Over the years, I have received many requests for information. Here is a short list of some of the most frequently asked questions. Please feel free to ask - or answer - any questions.
Some time prior to about 1560, graphite was discovered near Borrowdale, England, supposedly when a large tree was uprooted in a storm, exposing a black substance beneath its roots. The usefulness of graphite as a marking substance was quickly realized. Though the exact date is not known for certain, the year 1565 marks the first record of a pencil consisting of a piece of graphite inserted into a wood shaft, making the first ancestor of today's pencil.
Since graphite was discovered in England, it is most likely that the first pencils were made in England, though this is not known for certain. The pencil was further developed by European craftsmen.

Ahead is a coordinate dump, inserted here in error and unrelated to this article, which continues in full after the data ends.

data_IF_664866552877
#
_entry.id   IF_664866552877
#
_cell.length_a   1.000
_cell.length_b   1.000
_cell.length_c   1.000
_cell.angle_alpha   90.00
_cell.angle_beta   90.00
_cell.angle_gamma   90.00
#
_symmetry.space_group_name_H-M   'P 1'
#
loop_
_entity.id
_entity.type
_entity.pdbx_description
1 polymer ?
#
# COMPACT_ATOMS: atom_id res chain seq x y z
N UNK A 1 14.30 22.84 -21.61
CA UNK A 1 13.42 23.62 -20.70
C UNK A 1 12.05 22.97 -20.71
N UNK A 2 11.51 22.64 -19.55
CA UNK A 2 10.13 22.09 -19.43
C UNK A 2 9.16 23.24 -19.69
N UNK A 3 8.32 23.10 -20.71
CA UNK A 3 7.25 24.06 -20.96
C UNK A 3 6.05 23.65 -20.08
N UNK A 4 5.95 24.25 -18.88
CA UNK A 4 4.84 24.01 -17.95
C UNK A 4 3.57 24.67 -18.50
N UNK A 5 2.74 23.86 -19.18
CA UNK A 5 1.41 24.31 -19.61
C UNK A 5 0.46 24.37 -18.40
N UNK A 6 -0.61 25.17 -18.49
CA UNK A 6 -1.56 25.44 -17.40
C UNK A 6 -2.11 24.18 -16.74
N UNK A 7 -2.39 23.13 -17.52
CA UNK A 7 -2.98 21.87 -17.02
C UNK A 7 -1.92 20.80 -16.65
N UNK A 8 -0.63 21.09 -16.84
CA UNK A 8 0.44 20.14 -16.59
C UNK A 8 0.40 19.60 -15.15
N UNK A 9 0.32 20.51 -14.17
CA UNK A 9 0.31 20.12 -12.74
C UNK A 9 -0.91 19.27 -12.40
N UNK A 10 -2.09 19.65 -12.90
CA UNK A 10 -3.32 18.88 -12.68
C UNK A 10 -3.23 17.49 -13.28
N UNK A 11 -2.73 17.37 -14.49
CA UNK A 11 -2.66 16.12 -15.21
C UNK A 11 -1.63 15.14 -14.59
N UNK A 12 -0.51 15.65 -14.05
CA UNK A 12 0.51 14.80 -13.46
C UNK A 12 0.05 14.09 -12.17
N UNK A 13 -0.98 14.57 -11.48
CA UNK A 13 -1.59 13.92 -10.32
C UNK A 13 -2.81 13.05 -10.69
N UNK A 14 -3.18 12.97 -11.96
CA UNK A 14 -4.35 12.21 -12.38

It is not known who invented the first pencil. The pencil was first documented in 1565 by Conrad Gesner, and its invention is sometimes attributed to him, though this is unlikely. European craftsman (woodworkers) were the first known pencil manufacturers, and it wasn't until the late 1700's that manufacturing techniques similar to those practiced today were developed.
Refer to this pictorial for an explanation of how modern pencils are made.
Before the discovery of graphite, soft metals such as lead were often used for writing. One early name for graphite was 'black lead', and the name 'lead' has remained in use.
No. The 'lead' in lead pencils is actually graphite, which is a form of carbon and is non-poisonous.
The numbers or letters refer to the hardness or softness of the lead. Read the article 'Grading Pencils' for more information.
A carpenter pencil is usually a large, flattened pencil used by carpenters. Their shape helps prevent them from rolling. Read the article 'Carpenter's Pencils' for more information.